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Undine (2021) – Review: Director Christian Petzold Has Crafted Another Excellent Non-Traditional Romance

August 22, 2021

Quick Thoughts – Grade – AUndine puts a sensitive and thoughtful spin on Undine mythology. Director Christian Petzold (Phoenix – watch it) has crafted another solid film that features an award winning performance from Paula Beer (Silver Bear for Best Actress at the 70th Berlin International Film Festival).

Between Phoenix and Transit, director Christian Petzold is no stranger to complicated relationships that play out in unexpected ways. Undine is no different, as it tells the story of Undine (Paula Beers), an elemental water nymph, who lives in Berlin, and is put in a terrible situation when her boyfriend Johannes (Jacob Matschenz) breaks up with her, and then she meets a kind hearted and innocent man named Christoph (Franz Rogowski). During the breakup with Johannes, she tells him that she will have to kill him, but after meeting Christoph (who accidentally causes a fish tank to shatter), she lets Johannes off the hook, and starts a loving and likable relationship with Christoph, an underwater diver who makes money welding and fixing turbines. From there, the two have a mellow relationship that involves large catfish, trains, and red wine.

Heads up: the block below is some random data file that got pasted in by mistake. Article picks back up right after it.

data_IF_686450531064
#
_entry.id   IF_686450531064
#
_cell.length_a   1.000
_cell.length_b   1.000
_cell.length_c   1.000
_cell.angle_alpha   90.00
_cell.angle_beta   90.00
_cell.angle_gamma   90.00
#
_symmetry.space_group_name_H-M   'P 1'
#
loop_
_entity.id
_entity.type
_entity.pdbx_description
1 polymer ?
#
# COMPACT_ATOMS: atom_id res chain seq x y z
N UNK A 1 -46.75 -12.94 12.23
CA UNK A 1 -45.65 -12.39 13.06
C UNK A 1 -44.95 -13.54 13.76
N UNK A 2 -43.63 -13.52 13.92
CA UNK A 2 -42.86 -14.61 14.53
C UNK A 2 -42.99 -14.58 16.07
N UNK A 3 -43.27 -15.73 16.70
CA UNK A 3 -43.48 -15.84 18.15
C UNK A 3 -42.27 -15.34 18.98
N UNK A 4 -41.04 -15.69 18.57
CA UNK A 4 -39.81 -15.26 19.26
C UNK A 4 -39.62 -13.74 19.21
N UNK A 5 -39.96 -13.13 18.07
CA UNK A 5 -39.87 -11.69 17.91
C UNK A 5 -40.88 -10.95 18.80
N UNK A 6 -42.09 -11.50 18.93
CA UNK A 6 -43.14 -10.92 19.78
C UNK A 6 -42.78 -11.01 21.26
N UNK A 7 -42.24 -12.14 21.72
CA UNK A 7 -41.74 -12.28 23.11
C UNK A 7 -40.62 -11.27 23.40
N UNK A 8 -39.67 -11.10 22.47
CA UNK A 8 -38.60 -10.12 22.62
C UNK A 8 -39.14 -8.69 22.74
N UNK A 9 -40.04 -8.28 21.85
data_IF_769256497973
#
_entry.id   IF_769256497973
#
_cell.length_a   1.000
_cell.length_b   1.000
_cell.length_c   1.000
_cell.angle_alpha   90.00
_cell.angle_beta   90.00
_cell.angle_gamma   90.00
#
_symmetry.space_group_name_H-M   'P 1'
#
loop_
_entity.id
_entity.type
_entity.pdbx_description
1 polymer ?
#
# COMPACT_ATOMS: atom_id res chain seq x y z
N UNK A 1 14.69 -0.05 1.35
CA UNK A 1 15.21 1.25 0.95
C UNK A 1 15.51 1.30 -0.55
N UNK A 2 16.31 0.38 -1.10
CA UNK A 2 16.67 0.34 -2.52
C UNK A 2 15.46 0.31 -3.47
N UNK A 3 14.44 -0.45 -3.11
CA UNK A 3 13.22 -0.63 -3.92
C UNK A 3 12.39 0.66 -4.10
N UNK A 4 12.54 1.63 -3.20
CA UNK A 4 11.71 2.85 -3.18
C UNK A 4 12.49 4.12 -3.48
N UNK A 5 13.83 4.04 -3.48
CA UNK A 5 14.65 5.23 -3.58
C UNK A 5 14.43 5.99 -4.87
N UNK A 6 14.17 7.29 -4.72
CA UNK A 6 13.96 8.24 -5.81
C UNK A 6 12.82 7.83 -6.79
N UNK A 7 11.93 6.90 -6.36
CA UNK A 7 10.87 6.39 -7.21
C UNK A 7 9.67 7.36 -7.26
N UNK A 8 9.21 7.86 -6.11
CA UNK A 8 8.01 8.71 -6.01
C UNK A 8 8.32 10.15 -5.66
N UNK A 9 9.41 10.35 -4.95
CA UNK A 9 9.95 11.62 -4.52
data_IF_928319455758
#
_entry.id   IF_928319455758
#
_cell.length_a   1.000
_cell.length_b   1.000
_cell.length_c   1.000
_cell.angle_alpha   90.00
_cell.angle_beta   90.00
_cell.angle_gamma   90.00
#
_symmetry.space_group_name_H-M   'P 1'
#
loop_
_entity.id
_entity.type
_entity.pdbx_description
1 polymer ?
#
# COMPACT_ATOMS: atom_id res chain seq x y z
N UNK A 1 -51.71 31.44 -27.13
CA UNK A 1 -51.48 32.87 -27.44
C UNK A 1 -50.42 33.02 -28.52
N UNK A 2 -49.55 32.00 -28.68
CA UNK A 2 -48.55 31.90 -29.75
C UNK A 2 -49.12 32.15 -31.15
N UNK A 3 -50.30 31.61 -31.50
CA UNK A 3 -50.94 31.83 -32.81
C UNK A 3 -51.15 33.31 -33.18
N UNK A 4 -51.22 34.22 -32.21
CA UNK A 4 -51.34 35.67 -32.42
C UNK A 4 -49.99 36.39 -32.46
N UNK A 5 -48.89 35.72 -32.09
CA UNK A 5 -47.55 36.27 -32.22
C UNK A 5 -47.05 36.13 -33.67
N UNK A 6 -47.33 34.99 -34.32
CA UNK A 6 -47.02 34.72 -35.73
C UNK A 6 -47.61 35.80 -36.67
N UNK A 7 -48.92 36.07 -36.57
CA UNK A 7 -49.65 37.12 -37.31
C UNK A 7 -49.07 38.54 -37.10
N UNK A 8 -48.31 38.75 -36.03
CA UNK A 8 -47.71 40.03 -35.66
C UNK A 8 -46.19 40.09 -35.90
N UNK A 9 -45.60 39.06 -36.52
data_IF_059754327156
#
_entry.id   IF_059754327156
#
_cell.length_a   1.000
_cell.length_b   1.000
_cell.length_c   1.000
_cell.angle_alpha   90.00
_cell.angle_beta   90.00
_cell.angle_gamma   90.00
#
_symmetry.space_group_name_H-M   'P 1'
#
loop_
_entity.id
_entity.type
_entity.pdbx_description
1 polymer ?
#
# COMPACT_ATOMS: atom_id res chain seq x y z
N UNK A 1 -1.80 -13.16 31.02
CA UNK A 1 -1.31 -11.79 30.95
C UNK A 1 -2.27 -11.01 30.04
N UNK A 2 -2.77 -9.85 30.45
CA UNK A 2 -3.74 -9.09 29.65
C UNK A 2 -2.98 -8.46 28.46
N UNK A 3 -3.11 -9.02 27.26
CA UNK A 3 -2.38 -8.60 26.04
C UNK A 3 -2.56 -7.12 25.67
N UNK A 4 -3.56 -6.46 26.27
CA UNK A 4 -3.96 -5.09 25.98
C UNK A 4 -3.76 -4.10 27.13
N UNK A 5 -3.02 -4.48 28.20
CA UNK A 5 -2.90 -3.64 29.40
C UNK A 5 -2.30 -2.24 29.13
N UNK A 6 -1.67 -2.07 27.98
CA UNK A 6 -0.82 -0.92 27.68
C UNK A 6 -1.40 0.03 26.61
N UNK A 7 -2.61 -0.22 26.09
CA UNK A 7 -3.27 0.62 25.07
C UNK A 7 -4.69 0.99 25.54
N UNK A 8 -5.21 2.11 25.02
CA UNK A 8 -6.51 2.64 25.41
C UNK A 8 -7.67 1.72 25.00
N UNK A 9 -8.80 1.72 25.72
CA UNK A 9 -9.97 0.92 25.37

Petzold liked working with Beers and Rogowski so much on Transit, that he lied and told them he had written a movie with them in mind. Of course, he hadn’t written a script, so he knocked out Undine in six weeks, and gave Beers the hero role, and Rogowski the “love interest” role (a flip from Transit). The end result is another beautiful story of hidden identity, loss and heartbreak. The cinematography by Hans Froom (Phoenix, Transit) is solid as always, as he relies on long static shots, handheld camera work, and excellent underwater photography to give the love story varied looks. While watching Undine, it makes you wish that American films would have the confidence to linger on shots for a little too long, or let the characters be surrounded by silence. 

It’s a bit difficult to write about Undine because it’s fueled by wordless moments that showcase the skills of Beers and Rogowski, who carry many quiet scenes with ease. Their chemistry is exceptional, and you can almost feel their love coming through the screen, which shouldn’t be a surprise considering the performances in Phoenix and Transit (the final moments of Phoenix still break my heart). If you can embrace the non-traditional narratiive, you will love this film. 

Final thoughts – Watch Undine, then check out Phoenix, Transit and Barbara.

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